Take action with brand-new legislation to protect workers from abuse at work
|We’re introducing the Workplace Psychological Safety ActOur priority is worker psychological safety, and we’re starting our efforts in handpicked states (Massachusetts, Oregon, Rhode Island, and Texas — more to come!). The bill:Gives targeted employees legal recourse for employers creating a toxic work environment with a focus on specific, common behaviors that a reasonable person would deem toxic. Right now, it’s perfectly legal to be abusive at work in the U.S., even though it’s illegal in most of the industrialized world. U.S. employers simply have way too much power. Targeted employees will be able to:
File a restraining order against the employee who violates this Act depending on state law.
Call for an internal investigation.
Bypass a rigged internal process by calling for an investigation by OSHA or a similarly charged state commission, with positions funded by employers themselves so they’ll stop passing the costs of employee well-being onto taxpayers.
Sue the employer and/or individual(s) in violation of this Act directly for economic, compensatory, and/or punitive damages and attorney’s fees. Employees can also sue criminally and choose to anonymously publicly disclose the case outcome, removing employers’ ability to silence them with non-disclosure agreements.Requires employers to acknowledge, monitor, detect, prevent, discourage, and adequately address incidences of psychological abuse. Employers will no longer be allowed to sweep abuse at work under the rug and pretend they’re following protocol while ignoring abuse or retaliating to avoid liability. They’ll be required to:
Adopt and implement policies and training
Conduct an annual anonymous workplace climate survey to monitor the prevalence of abuse in their workplaces
Start third-party investigations within five business days and complete them within 30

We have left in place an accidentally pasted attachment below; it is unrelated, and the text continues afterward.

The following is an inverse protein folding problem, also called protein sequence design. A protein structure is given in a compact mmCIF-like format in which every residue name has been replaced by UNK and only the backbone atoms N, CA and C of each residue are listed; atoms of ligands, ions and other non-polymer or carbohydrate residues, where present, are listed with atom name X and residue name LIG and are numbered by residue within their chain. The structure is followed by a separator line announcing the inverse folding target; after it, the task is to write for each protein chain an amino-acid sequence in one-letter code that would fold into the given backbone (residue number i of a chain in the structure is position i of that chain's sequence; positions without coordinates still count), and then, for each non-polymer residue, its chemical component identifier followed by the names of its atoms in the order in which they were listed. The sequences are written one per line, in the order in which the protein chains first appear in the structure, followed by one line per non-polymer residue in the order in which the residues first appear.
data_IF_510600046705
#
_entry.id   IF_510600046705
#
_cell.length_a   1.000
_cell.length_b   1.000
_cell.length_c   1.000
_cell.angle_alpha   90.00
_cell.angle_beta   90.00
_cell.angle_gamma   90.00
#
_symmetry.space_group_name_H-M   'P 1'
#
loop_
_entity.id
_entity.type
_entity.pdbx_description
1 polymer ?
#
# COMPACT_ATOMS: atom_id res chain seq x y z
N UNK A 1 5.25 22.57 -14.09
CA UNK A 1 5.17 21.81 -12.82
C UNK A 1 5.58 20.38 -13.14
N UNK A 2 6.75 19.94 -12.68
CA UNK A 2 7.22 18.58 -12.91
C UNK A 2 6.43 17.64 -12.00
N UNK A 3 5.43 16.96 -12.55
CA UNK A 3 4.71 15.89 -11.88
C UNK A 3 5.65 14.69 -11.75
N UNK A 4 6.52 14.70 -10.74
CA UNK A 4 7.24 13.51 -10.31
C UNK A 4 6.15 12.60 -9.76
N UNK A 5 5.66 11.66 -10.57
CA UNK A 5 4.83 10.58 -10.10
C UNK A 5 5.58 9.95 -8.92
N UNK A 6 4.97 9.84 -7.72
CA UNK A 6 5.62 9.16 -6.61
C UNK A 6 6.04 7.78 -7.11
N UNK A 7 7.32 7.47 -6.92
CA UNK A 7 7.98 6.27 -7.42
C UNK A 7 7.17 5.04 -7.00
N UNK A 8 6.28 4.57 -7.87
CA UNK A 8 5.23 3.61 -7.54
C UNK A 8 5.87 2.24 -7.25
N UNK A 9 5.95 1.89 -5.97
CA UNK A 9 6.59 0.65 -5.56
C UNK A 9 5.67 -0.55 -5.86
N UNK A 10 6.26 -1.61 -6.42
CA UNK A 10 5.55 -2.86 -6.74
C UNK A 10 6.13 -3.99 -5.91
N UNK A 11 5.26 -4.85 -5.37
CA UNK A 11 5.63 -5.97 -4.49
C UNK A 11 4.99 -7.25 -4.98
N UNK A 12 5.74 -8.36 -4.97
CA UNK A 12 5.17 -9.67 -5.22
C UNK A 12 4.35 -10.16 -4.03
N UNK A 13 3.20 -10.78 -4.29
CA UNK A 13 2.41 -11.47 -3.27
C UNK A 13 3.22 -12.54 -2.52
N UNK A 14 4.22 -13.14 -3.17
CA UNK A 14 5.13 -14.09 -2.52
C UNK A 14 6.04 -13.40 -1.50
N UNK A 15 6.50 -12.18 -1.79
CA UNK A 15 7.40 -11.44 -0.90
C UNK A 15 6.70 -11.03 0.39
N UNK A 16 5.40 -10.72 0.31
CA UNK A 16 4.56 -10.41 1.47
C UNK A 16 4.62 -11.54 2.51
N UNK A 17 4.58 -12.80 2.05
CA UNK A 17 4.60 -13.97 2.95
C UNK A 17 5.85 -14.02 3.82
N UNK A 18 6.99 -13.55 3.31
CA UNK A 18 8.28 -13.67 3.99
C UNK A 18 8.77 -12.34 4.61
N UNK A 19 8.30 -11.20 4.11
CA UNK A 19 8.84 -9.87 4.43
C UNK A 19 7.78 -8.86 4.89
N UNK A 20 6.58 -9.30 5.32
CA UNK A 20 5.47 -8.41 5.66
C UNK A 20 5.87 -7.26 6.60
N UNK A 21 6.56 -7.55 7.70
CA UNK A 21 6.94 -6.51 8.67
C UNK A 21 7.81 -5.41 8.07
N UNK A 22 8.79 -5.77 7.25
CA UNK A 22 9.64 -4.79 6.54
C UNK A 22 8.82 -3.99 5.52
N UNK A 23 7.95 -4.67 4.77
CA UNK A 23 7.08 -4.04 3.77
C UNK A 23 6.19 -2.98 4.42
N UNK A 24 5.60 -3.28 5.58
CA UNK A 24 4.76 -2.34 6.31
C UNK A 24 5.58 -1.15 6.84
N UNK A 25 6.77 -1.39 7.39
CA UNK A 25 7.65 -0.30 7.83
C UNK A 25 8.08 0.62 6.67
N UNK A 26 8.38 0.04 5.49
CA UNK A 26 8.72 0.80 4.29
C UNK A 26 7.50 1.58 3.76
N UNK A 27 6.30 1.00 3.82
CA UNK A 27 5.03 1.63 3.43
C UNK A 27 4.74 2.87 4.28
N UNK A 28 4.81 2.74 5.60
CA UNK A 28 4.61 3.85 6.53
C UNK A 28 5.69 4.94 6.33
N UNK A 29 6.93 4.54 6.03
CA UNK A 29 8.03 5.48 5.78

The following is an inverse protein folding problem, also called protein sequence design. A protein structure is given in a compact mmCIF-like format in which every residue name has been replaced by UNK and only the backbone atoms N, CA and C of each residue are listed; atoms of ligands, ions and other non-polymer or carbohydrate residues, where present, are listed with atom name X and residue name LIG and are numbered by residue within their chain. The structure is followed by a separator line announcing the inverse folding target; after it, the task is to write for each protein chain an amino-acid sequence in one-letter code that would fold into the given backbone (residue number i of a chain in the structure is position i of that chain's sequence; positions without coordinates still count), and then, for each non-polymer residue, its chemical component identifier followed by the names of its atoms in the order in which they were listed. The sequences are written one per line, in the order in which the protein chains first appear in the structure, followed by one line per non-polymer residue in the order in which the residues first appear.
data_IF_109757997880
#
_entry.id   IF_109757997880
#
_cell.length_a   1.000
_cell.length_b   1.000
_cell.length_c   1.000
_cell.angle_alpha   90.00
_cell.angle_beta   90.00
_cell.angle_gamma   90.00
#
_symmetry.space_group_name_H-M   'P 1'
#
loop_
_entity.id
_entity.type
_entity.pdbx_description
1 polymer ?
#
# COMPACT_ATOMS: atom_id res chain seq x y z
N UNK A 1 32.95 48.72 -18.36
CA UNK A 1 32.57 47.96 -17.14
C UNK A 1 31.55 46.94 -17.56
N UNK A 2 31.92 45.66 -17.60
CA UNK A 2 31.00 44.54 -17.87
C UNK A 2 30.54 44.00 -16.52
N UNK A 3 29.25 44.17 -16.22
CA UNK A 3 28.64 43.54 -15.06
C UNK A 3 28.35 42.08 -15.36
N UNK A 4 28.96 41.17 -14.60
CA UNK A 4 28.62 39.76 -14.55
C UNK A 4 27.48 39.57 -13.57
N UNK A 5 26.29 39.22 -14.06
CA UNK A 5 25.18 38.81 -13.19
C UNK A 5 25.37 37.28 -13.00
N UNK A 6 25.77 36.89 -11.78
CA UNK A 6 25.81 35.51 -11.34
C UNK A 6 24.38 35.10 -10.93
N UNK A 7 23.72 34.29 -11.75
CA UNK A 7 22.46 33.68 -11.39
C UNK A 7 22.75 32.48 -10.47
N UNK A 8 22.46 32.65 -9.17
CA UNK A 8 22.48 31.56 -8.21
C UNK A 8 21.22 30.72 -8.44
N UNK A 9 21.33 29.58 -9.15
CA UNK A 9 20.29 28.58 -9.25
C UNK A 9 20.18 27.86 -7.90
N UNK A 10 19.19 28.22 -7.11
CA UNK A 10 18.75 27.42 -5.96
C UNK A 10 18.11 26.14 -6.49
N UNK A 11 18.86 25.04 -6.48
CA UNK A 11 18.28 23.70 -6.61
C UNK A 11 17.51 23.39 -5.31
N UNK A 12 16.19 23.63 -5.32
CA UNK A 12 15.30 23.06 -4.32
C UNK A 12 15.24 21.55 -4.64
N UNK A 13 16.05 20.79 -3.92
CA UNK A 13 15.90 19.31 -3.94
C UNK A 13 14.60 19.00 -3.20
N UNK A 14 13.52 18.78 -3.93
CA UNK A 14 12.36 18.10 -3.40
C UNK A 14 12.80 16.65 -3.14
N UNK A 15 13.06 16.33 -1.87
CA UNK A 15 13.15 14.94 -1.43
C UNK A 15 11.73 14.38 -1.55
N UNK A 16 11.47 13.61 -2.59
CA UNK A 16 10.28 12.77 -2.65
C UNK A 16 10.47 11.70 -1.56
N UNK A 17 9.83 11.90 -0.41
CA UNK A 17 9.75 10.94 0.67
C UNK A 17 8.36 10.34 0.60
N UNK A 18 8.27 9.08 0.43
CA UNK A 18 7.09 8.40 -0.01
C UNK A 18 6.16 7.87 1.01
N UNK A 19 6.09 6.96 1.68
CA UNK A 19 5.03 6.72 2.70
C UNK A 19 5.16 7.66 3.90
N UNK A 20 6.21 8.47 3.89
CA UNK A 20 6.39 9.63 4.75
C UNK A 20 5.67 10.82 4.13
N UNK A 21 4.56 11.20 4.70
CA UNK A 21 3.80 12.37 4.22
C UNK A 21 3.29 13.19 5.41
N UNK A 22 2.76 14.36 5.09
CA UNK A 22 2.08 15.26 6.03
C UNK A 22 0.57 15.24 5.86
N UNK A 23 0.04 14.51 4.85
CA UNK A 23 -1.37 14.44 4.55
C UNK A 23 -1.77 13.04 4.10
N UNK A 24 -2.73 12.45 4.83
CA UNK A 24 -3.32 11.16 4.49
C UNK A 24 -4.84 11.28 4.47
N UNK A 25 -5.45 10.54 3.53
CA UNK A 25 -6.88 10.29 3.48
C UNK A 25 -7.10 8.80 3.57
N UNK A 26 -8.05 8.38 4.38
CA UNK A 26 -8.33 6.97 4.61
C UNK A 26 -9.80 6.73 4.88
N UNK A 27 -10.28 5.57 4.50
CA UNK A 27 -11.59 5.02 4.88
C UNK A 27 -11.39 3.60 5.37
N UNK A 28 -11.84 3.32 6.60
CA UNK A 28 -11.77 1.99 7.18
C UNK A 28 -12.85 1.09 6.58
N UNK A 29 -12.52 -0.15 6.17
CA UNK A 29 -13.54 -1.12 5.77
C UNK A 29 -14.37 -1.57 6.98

Take responsibility if the outcome favors the targeted employee, including minimally issuing an apology, reinstating work, and coaching, counseling, or disciplining the employee who engages in toxic conduct. Discipline may include removing supervisory duties or termination.
Doesn’t pretend this issue is only an individual one. It also goes after the root issue: the oppressive, dehumanizing system that reinforces positive stereotypes for men, white workers, and high-wage workers and negative stereotypes for women, people of color, low-wage workers, and other groups considered “other” by the dominant groups. It calls for organizational accountability: the quarterly reporting of the number of discrimination and psychological abuse complaints and discipline, workers’ compensation claims, absenteeism rates, termination rates, stress leave rates, attrition rates, investigation rates, followup action rates, the workforce gender and racial makeup, and de-identified wage and salary data by protected category to government agencies for public access.
CHOW X The Blend
|What’s on The Blend?
Spotlight on Denver!
When The Blend visited Denver, we had the pleasure to meet up with the folks behind CHOW (Culinary Hospitality Outreach Wellness) and ask them how they started, how they continue to provide wellness and sobriety resources for the hospitality community, and where they see their future.We also got the chance to spend time with some of Colorado’s favorite hospitality pros and asked them to share their approach to new ingredients and specifically the velvety herb, sage. Ashlee Choi, Emma Alexander, and Eugene Marenya talk innovation behind the bar and how thinking outside the box makes better cocktails and even greater bar programs.Check out both of these incredible videos on Instagram, and if you don’t already, follow us!